Category Archives: Real Life

Sad Cheese

There are few things in this world so delightful as a perfectly executed grilled cheese sandwich.

My grilled cheese sandwich, however, was not well executed. With its darkened, yet soft, exterior, and warm, but not even close to melted, interior, this is a sad, sad sandwich.

Apparently, today is not the day to eat at the office cafeteria.


That country where it is always turning late in the year. That country where the hills are fog and the rivers are mist; where noons go quickly, dusks and twilights linger, and midnights stay. That country composed in the main of cellars, sub-cellars, coal-bins, closets, attics, and pantries faced away from the sun. That country whose people are autumn people, thinking only autumn thoughts. Whose people passing at night on the empty walks sound like rain.

Ray Bradbury

Missing You


We don’t often speak about absence.
About the people in our lives who aren’t physically present.

GP posted the following earlier tonight, and it resonated with me:
If my absence doesn’t affect your life, then my presence has no meaning in it.

It’s a striking thought, no?

People come into our lives all the time – friends, family, colleagues, peers, neighbors, acquaintances, and even strangers – all of these can make an impact, even in only the shortest instance of interaction.

Some of these people sick around once they’ve arrived. They walk beside you and, even when their paths stray from yours, they’ll wander back eventually. Some are merely a blip in the long. winding adventure. Some we leave behind willingly, some simply drift away.

They say that ‘absence makes the heart grow fonder,’ but I think that, perhaps, absence makes one realize where the heart truly lies.

For it is when someone is absent, in that moment when you feel that ache of longing, that wish to see his eyes, to hear her voice, to feel a touch, to share a moment, that you truly know what someone means to you.

And this is the moment in which to reach out. To let that someone know the impact he has on your life. A text. A call. A letter. Something. Anything. This is the moment to show someone that she is important, that he matters, that she makes a difference in your life, that your existence is brightened by his presence.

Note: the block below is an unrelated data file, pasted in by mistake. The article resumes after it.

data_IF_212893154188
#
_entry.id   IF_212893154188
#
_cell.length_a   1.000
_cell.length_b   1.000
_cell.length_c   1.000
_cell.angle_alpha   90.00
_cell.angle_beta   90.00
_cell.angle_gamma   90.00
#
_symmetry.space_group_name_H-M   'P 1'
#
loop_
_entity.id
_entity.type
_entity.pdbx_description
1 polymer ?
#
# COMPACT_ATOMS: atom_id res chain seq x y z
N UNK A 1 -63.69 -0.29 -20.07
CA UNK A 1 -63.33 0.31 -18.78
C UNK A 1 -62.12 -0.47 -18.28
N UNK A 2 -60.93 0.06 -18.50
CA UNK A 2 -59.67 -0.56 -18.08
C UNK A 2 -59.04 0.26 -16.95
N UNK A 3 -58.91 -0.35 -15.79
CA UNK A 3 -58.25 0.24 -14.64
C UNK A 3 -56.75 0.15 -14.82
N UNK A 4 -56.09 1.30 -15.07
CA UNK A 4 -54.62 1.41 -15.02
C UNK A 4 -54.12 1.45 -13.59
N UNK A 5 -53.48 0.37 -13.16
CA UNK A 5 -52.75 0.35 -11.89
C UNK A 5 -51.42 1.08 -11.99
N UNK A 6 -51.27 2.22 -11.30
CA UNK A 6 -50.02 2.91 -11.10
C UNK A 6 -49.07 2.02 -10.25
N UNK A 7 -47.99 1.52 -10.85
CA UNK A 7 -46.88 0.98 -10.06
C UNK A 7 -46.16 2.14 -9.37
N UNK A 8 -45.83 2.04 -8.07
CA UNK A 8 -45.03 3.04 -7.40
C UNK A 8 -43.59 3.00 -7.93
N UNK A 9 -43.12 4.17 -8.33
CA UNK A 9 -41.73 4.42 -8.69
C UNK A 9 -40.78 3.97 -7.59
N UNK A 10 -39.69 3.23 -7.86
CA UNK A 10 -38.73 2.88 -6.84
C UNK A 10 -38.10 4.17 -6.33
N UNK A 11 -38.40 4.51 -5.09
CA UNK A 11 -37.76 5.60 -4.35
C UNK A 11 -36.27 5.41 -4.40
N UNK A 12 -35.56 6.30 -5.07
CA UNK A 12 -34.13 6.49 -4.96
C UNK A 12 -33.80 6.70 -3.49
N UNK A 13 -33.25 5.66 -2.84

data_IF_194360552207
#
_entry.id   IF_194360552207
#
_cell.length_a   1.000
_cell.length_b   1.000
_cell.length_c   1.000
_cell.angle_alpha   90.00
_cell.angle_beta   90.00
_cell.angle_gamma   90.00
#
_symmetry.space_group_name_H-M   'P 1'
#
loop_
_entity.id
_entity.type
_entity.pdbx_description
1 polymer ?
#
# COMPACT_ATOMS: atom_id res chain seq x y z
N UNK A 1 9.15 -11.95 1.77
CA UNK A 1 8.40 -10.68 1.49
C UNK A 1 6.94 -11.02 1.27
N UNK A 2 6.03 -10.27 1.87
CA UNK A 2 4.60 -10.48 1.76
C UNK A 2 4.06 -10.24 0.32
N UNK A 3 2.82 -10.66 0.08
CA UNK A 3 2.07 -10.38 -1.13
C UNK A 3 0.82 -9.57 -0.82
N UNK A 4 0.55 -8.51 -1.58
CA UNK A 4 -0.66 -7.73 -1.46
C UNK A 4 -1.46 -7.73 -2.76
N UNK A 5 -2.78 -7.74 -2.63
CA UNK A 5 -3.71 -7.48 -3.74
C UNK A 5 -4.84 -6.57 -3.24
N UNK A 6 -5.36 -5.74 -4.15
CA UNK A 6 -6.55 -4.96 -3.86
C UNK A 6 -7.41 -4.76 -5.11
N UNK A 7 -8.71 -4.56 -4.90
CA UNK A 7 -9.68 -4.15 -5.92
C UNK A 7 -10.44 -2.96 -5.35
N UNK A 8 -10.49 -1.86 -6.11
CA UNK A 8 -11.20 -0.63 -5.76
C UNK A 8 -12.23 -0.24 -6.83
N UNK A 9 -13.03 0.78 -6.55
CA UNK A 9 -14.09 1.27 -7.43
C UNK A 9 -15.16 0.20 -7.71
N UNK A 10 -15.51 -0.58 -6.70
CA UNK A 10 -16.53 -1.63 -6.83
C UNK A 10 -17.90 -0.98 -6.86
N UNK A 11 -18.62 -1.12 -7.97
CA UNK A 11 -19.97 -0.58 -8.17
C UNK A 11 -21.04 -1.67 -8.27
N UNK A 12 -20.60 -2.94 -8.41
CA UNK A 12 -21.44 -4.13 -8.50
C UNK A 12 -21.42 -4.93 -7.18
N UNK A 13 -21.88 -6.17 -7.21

How will they know, if we don’t tell them?

On Authenticity

Every now and again, someone tells me that I am intimidating. Not physically, mind you; after all, I’m about as physically intimidating as an angry kumquat. But, intimidating nonetheless.

I wonder, sometimes, if this comes from the fact that I tend to be (and try to be) a very straightforward, honest person. I do my best to be kind, but I also don’t pull any punches when I’m speaking with people. Mostly because I just can’t stand the whole read-between-the-lines social facade that most people insist on hiding behind.

Because I am many things, but I am no stereotypical “delicate flower” no matter how many floral dresses I wear. I am nobody’s princess, or baby, or doll, or whatever. I’m not looking for someone to save me, or take care of me, or pay my way.

I’m just me. Looking for someone to connect with.

It’s funny, I’ve gone on a few first dates this week, and I’ve mentioned in conversation that I try to live by a specific idea:

Modesty is wasted on your doctor.

After a few raised eyebrows, I explain. Hiding your body from your doctor, whose job is very specifically to observe and understand your body. Rather ineffective, no?

On a wider scale, it means that as much as I default to being a very private person, well versed in the skills of evading personal questions and carrying on a friendly conversation in which I reveal almost nothing relevant about myself, there are some situations in which that’s exceptionally ineffective. Like, say, dating.

So I don’t put up much pretense on a first date. I’m looking for someone who likes me – the me that I am, not the me that I think they might maybe want me to mold myself into. I happen to think that I’m a pretty swell lady, some of the fellas even seem to agree.

Needless to say, this strategy weeds out a lot of potential suitors.

On the other hand, the one’s who are still interested after meeting my fairly uncensored self, well, they at least know what they’re signing up for.

I had a particularly pleasant first date this past weekend.
Very honest.
Very authentic.
Very… unexpected (those of you following my adventures regularly may recall a Tai Chi class for which I was rather unprepared…)

It’s funny, the way the stars align sometimes. Just this week, my favorite not-a-real-doctor posted an article on authenticity and dating. Way to be on point with my life Nerdlove.